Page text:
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New Owner Of Tomkins Cove Lovett Plant Eyes Operations To Support Offshore Windfarm Developments In Long Island

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Haugland Group, Which Bought Plant Property For $2.85 Million, Would Benefit From Passage Of Floating Zone Amendment To Stony Point Zoning Code

By Tina Traster

William (Billy) Haugland Jr. asks this reporter if she’s seen ‘Field of Dreams,’ the 1989 film starring Kevin Costner who transforms an empty cornfield in Iowa into a baseball diamond. (She has.)

Haugland, the co-president of Haugland Group LLC of Melville, Long Island, mentions the film as a framework to talk about the company’s purchase of the former Mirant New York Lovett plant in Tomkins Cove, and how the shuttered power plant – a challenging contaminated site – can be reinvented to support the burgeoning clean energy offshore wind field and bring back jobs to Stony Point.

The Haugland Group under the name Tompkins CAMF, LLC of Melville, NY, purchased the 57-acre site from GenOn Lovett LLC in late 2020 for $2.85 million. Founded in 1999, Haugland Group LLC is an infrastructure services holding company whose subsidiaries and affiliates provide construction services for energy and civil infrastructure projects.

“This is an intriguing site,” said Haugland, adding it’s the first time the company has purchased a former power plant property. (The company owns a small power plant in Greenport, NY on land that it leases from the town.)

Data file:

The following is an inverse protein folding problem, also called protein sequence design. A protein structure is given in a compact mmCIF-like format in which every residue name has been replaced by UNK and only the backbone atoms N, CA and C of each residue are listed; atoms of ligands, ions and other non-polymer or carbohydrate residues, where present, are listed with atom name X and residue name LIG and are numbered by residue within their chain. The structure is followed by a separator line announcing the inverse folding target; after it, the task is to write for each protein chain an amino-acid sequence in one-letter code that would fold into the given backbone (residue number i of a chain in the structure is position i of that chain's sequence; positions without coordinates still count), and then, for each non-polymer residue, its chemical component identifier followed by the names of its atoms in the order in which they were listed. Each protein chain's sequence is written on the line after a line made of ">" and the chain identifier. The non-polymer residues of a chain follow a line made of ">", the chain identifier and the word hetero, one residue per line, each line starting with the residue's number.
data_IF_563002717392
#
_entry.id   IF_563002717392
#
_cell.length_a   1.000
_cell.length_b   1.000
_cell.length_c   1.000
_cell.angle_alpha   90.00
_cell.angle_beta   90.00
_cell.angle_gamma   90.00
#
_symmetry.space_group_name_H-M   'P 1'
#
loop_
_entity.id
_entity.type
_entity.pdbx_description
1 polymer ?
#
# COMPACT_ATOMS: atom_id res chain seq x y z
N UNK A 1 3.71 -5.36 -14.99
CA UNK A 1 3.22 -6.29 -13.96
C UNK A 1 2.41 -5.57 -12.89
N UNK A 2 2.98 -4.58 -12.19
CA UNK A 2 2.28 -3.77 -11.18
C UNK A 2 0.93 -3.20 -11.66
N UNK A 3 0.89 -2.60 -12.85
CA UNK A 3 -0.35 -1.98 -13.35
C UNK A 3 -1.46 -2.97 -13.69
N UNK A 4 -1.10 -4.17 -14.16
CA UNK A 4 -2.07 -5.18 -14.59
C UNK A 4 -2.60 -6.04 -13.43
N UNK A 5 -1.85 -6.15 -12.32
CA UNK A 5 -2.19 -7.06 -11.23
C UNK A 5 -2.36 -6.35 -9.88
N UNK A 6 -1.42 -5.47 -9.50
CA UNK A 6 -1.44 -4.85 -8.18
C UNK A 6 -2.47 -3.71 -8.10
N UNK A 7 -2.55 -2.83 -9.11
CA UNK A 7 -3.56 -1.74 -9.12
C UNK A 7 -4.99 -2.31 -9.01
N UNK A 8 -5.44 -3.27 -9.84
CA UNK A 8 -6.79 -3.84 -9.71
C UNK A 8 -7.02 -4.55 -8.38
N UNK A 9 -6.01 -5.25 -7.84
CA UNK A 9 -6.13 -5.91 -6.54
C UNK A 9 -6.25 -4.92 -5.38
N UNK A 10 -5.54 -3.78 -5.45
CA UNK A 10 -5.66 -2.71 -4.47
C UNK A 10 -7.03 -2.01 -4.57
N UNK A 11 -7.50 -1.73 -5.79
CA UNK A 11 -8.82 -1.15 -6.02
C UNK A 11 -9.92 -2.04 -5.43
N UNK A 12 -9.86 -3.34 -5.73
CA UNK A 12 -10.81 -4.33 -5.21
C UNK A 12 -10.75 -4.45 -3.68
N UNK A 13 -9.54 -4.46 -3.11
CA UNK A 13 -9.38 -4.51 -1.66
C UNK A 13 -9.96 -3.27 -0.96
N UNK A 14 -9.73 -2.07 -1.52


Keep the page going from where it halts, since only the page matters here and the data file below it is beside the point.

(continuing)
“The real motivator is around the off-shore wind industry,” he added, explaining that Haugland, a construction company that has a division specializing in the energy field, might use the site to store parts such as cable wire or “underwater mattresses” that are used to protect cable, and then ship the components on barges down the Hudson River to support projects in the growing off-shore wind farm industry that’s taking root off the Long Island coastline.

Haugland’s group of companies include Affiliate Grace Industries, which provides heavy highway, bridge, boardwalk, airport construction, earthwork, drainage, design/build, and other civil services. Haugland Energy provides turnkey construction, electrical power generation, transmission, distribution, and substations.

Haugland Energy is looking closely at the renewable energy sector including solar, wind, and battery fuel cell.

There are other possible but related uses for the former Lovett site, which the company has yet to determine, but its plans and the speed with which it gets up and operating may hinge on the expected passage Tuesday night at the Town of Stony Point town board meeting of a proposed a local law that would add a “floating zone,” to its planning toolbox for brownfield sites that specifically lie between rail and water.

The proposed legislation known as the “River & Rail Brownfield Redevelopment Floating Zone” (RRBR), if adopted, would be an amendment to the town zoning code.

“A floating zone is a zoning tool whereby you designate a zoning district, but you don’t map it,” said Max Stach, Stony Point’s Town Planner. “The law is designed to allow options for redevelopment of former industrial sites with river and rail access.”

The proposed law for floating zones evolved from discussions between the town and the former Lovett plant owners, which allowed New York State Department of Transportation to use its long-vacant property as a staging area or “logistics yard” during the building of the Mario Cuomo Jr. Bridge, and subsequently as a hub for the distribution of road salt.